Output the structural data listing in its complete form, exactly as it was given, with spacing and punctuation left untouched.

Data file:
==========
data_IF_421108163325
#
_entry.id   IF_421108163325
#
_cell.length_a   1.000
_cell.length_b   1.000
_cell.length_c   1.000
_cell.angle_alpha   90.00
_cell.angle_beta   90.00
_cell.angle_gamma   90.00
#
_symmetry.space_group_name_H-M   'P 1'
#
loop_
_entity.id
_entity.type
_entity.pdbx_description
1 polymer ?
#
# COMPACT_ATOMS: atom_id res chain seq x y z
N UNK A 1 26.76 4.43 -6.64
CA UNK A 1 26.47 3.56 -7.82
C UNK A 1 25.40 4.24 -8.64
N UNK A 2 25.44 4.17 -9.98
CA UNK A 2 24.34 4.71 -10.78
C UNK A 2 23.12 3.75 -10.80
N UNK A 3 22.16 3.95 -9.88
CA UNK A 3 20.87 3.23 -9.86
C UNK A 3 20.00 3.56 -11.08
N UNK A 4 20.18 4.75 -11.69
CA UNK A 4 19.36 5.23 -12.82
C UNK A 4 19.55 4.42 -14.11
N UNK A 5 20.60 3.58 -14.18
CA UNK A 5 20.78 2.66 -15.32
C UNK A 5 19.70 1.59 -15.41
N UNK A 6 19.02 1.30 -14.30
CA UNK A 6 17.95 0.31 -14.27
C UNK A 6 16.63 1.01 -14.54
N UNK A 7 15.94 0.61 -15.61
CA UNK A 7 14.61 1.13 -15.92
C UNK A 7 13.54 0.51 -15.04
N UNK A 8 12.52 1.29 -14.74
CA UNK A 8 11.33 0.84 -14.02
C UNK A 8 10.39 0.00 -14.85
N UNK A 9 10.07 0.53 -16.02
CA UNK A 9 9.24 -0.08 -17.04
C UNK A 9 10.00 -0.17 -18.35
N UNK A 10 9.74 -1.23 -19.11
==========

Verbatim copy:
data_IF_421108163325
#
_entry.id   IF_421108163325
#
_cell.length_a   1.000
_cell.length_b   1.000
_cell.length_c   1.000
_cell.angle_alpha   90.00
_cell.angle_beta   90.00
_cell.angle_gamma   90.00
#
_symmetry.space_group_name_H-M   'P 1'
#
loop_
_entity.id
_entity.type
_entity.pdbx_description
1 polymer ?
#
# COMPACT_ATOMS: atom_id res chain seq x y z
N UNK A 1 26.76 4.43 -6.64
CA UNK A 1 26.47 3.56 -7.82
C UNK A 1 25.40 4.24 -8.64
N UNK A 2 25.44 4.17 -9.98
CA UNK A 2 24.34 4.71 -10.78
C UNK A 2 23.12 3.75 -10.80
N UNK A 3 22.16 3.95 -9.88
CA UNK A 3 20.87 3.23 -9.86
C UNK A 3 20.00 3.56 -11.08
N UNK A 4 20.18 4.75 -11.69
CA UNK A 4 19.36 5.23 -12.82
C UNK A 4 19.55 4.42 -14.11
N UNK A 5 20.60 3.58 -14.18
CA UNK A 5 20.78 2.66 -15.32
C UNK A 5 19.70 1.59 -15.41
N UNK A 6 19.02 1.30 -14.30
CA UNK A 6 17.95 0.31 -14.27
C UNK A 6 16.63 1.01 -14.54
N UNK A 7 15.94 0.61 -15.61
CA UNK A 7 14.61 1.13 -15.92
C UNK A 7 13.54 0.51 -15.04
N UNK A 8 12.52 1.29 -14.74
CA UNK A 8 11.33 0.84 -14.02
C UNK A 8 10.39 0.00 -14.85
N UNK A 9 10.07 0.53 -16.02
CA UNK A 9 9.24 -0.08 -17.04
C UNK A 9 10.00 -0.17 -18.35
N UNK A 10 9.74 -1.23 -19.11